Mass Exodus of Somalis From Eastleigh Could Adversely Impact Kenya’s Economy

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Kenyan Somalis and refugees who live or work in Nairobi’s Eastleigh neighborhood sardonically refer to themselves as “human ATM machines for the Kenyan police,” in reference to the persistent demands for bribes from police officers patrolling the area.

Eastleigh residents claim that in recent months, after a wave of grenade attacks in the area, and the subsequent Kenyan government directive that all urban refugees should be repatriated to refugee camps, the demands for bribes by the police have reached epidemic proportions.

Police officers are apparently taking advantage of the government directive to physically harass residents and to demand higher bribes. Police have also been accused of extorting money from refugees and ethnic Somalis by threatening to charge them with being members of al-Shabaab terrorist group.

Increasing xenophobia among Kenyans, based on the perception that Somalis are taking over the economy, has also heightened tensions between Somali refugees and Kenyans.

Reports indicate that the fear of persecution and physical harassment and bribe-taking by police have forced thousands of refugees to flee Nairobi. The refugees are not moving back to refugee camps based in remote, semi-arid parts of the country, but are heading back to Somalia.

A recent report by the Mogadishu-based Heritage Institute for Policy Studies (HIPS) think tank states that some 20,000 Somali refugees have voluntarily left Kenya since the repatriation call was made by Kenya’s Commissioner of the Department of Refugee Affairs last December. As a result, schools in Eastleigh are reporting reduced student numbers.

A glut of empty apartments left behind by fleeing residents has also dramatically reduced rents in the area.  There are currently 33,537 Somali refugees registered in Nairobi, according to the report.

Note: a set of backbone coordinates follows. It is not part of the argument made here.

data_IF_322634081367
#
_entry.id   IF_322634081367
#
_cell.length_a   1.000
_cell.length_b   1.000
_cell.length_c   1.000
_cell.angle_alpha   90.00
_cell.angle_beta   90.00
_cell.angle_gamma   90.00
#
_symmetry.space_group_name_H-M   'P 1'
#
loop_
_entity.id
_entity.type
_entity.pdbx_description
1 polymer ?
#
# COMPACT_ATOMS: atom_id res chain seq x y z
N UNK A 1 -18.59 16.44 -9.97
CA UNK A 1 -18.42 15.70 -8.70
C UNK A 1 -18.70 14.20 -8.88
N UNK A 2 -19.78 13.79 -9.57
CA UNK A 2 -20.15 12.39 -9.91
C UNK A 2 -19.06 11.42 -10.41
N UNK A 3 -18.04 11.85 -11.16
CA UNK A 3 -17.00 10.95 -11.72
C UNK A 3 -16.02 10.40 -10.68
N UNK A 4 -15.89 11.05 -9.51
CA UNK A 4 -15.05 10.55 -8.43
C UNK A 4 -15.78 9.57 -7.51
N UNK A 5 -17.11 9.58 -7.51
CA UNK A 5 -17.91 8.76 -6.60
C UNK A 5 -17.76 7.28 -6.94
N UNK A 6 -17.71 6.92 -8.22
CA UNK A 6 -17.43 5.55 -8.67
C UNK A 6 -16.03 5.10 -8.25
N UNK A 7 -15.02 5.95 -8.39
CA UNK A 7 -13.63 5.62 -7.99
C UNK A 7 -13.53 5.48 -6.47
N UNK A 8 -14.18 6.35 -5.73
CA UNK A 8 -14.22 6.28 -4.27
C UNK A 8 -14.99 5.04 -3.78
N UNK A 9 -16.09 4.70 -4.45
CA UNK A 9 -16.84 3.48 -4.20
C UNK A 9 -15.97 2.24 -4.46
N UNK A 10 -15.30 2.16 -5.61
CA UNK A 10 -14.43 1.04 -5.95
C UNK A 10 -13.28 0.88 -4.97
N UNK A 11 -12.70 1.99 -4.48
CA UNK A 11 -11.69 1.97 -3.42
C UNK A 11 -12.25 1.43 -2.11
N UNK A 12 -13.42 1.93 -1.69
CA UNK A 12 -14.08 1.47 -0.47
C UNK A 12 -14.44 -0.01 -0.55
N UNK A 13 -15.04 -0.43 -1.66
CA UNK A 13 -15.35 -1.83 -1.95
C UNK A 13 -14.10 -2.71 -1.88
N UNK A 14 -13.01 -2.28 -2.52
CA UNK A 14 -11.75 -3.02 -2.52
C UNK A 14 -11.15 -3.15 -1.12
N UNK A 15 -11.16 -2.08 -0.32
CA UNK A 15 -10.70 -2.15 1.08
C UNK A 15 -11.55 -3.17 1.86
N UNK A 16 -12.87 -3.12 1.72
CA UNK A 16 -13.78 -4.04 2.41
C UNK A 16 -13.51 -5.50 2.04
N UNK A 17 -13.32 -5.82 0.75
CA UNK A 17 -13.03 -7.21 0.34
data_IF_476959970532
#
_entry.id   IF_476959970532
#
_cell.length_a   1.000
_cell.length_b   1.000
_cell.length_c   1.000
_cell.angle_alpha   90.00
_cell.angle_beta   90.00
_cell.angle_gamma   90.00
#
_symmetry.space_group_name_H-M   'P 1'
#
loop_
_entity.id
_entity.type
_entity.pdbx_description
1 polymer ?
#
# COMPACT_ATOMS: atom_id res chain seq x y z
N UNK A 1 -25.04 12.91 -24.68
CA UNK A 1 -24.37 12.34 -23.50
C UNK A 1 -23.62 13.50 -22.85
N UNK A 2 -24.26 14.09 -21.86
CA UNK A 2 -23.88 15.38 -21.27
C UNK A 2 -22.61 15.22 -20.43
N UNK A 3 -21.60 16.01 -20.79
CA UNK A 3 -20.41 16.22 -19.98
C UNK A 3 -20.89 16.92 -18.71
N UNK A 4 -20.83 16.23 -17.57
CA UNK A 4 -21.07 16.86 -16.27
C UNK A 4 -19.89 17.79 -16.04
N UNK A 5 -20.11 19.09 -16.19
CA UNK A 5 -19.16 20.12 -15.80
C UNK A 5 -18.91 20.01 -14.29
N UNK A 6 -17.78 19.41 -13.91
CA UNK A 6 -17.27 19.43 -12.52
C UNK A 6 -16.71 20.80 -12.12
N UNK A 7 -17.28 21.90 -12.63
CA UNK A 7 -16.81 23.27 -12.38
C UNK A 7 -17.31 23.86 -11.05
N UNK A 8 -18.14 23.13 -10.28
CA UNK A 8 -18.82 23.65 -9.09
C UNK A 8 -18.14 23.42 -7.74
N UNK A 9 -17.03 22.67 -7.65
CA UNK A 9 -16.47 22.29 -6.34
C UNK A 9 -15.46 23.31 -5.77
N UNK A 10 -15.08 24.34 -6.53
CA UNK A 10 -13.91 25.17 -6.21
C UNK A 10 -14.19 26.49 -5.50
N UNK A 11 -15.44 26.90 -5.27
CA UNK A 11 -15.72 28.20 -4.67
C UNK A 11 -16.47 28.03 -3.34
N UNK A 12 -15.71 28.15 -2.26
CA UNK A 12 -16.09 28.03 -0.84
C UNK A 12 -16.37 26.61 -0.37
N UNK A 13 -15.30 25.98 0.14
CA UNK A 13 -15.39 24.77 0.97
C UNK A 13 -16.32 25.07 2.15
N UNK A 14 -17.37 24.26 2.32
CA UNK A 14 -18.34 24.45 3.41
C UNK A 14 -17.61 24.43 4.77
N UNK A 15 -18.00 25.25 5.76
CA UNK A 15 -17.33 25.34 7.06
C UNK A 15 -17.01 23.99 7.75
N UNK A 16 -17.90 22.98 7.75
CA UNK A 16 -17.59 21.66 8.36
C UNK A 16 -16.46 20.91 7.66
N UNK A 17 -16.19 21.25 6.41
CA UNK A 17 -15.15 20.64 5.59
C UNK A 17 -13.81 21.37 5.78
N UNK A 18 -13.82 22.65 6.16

“The unintended consequence of Kenyan police brutality is the deepening mistrust between them and Somali refugees,” the report said.

A majority of refugees interviewed by the think tank said that they would not cooperate with the police to identify terrorist suspects because they feared that the police would ask for “ransom” money.

While harassment is no doubt a contributing factor, it is possible that Somali refugees in Nairobi are making calculated decisions to return to Mogadishu, where security conditions have improved considerably in recent months.

The installation of a more stable new government in September 2012 has also raised the hopes of Somalis in the diaspora, who are going back home to rebuilt their homes and invest in the local economy.

Mogadishu’s gain could become Nairobi’s loss

Eastleigh, a vibrant Somali-dominated neighbourhood where the shopping malls alone make an estimated $7 million (more than half a billion Kenyan shillings) a year, is slowly shutting down.

Traders and shopkeepers are closing down their businesses and heading to Somalia.

While the High Court in January issued an injunction temporarily halting the relocation of refugees to camps, the psychological impact of the government’s directive has been devastating. It is akin to the “Quit Kenya” notices that were issued to Asians living in Nairobi in the 1960s, which led to a mass exodus of Asians from Kenya to Britain and other places.

To be fair, Kenya has been extremely accommodating to the thousands of Somali and other refugees that have sought shelter within its borders, and has also suffered the consequences.

The Dadaab refugee camp in Kenya, currently home to about half a million refugees, has been in existence for over 20 years.  Overcrowding is a perennial problem, as is insecurity. Human rights organisations say that the conditions in the camp are deplorable and that harassment and rape of women refugees – by Kenyan security forces and fellow refugees – is common.